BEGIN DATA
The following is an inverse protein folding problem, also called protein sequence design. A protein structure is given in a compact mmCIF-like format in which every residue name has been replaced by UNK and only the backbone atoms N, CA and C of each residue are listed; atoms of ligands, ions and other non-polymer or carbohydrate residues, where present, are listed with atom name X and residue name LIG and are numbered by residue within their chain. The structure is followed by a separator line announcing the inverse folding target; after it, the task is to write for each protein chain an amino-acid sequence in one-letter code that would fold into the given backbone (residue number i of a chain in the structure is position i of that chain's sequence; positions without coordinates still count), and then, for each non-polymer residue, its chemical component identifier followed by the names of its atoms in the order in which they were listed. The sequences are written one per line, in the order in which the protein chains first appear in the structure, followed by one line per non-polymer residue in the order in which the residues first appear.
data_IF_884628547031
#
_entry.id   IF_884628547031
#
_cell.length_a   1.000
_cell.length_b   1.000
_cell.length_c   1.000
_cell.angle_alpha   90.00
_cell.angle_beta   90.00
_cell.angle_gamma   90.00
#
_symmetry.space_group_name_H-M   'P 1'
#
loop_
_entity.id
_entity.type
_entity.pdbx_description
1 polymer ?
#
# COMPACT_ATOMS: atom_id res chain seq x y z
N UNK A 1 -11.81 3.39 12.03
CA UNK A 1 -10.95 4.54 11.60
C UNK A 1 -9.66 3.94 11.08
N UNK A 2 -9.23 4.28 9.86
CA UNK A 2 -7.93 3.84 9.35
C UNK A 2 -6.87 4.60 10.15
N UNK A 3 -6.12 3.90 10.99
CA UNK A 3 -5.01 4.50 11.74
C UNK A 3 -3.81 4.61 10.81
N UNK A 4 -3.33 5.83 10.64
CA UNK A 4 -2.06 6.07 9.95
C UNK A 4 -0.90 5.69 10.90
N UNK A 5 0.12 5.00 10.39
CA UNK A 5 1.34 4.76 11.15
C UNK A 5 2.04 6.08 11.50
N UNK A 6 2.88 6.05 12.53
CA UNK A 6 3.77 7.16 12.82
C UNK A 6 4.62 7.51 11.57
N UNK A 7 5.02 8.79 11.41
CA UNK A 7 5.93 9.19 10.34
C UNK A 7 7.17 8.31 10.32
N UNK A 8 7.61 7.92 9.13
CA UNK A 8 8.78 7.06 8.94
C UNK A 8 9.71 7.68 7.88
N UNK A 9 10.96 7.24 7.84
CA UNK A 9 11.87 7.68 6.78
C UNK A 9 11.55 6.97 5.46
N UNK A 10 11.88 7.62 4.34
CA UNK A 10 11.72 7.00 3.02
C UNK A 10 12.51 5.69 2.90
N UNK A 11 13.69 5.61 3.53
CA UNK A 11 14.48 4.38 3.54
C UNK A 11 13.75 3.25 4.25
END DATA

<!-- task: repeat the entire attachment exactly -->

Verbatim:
The following is an inverse protein folding problem, also called protein sequence design. A protein structure is given in a compact mmCIF-like format in which every residue name has been replaced by UNK and only the backbone atoms N, CA and C of each residue are listed; atoms of ligands, ions and other non-polymer or carbohydrate residues, where present, are listed with atom name X and residue name LIG and are numbered by residue within their chain. The structure is followed by a separator line announcing the inverse folding target; after it, the task is to write for each protein chain an amino-acid sequence in one-letter code that would fold into the given backbone (residue number i of a chain in the structure is position i of that chain's sequence; positions without coordinates still count), and then, for each non-polymer residue, its chemical component identifier followed by the names of its atoms in the order in which they were listed. The sequences are written one per line, in the order in which the protein chains first appear in the structure, followed by one line per non-polymer residue in the order in which the residues first appear.
data_IF_884628547031
#
_entry.id   IF_884628547031
#
_cell.length_a   1.000
_cell.length_b   1.000
_cell.length_c   1.000
_cell.angle_alpha   90.00
_cell.angle_beta   90.00
_cell.angle_gamma   90.00
#
_symmetry.space_group_name_H-M   'P 1'
#
loop_
_entity.id
_entity.type
_entity.pdbx_description
1 polymer ?
#
# COMPACT_ATOMS: atom_id res chain seq x y z
N UNK A 1 -11.81 3.39 12.03
CA UNK A 1 -10.95 4.54 11.60
C UNK A 1 -9.66 3.94 11.08
N UNK A 2 -9.23 4.28 9.86
CA UNK A 2 -7.93 3.84 9.35
C UNK A 2 -6.87 4.60 10.15
N UNK A 3 -6.12 3.90 10.99
CA UNK A 3 -5.01 4.50 11.74
C UNK A 3 -3.81 4.61 10.81
N UNK A 4 -3.33 5.83 10.64
CA UNK A 4 -2.06 6.07 9.95
C UNK A 4 -0.90 5.69 10.90
N UNK A 5 0.12 5.00 10.39
CA UNK A 5 1.34 4.76 11.15
C UNK A 5 2.04 6.08 11.50
N UNK A 6 2.88 6.05 12.53
CA UNK A 6 3.77 7.16 12.82
C UNK A 6 4.62 7.51 11.57
N UNK A 7 5.02 8.79 11.41
CA UNK A 7 5.93 9.19 10.34
C UNK A 7 7.17 8.31 10.32
N UNK A 8 7.61 7.92 9.13
CA UNK A 8 8.78 7.06 8.94
C UNK A 8 9.71 7.68 7.88
N UNK A 9 10.96 7.24 7.84
CA UNK A 9 11.87 7.68 6.78
C UNK A 9 11.55 6.97 5.46
N UNK A 10 11.88 7.62 4.34
CA UNK A 10 11.72 7.00 3.02
C UNK A 10 12.51 5.69 2.90
N UNK A 11 13.69 5.61 3.53
CA UNK A 11 14.48 4.38 3.54
C UNK A 11 13.75 3.25 4.25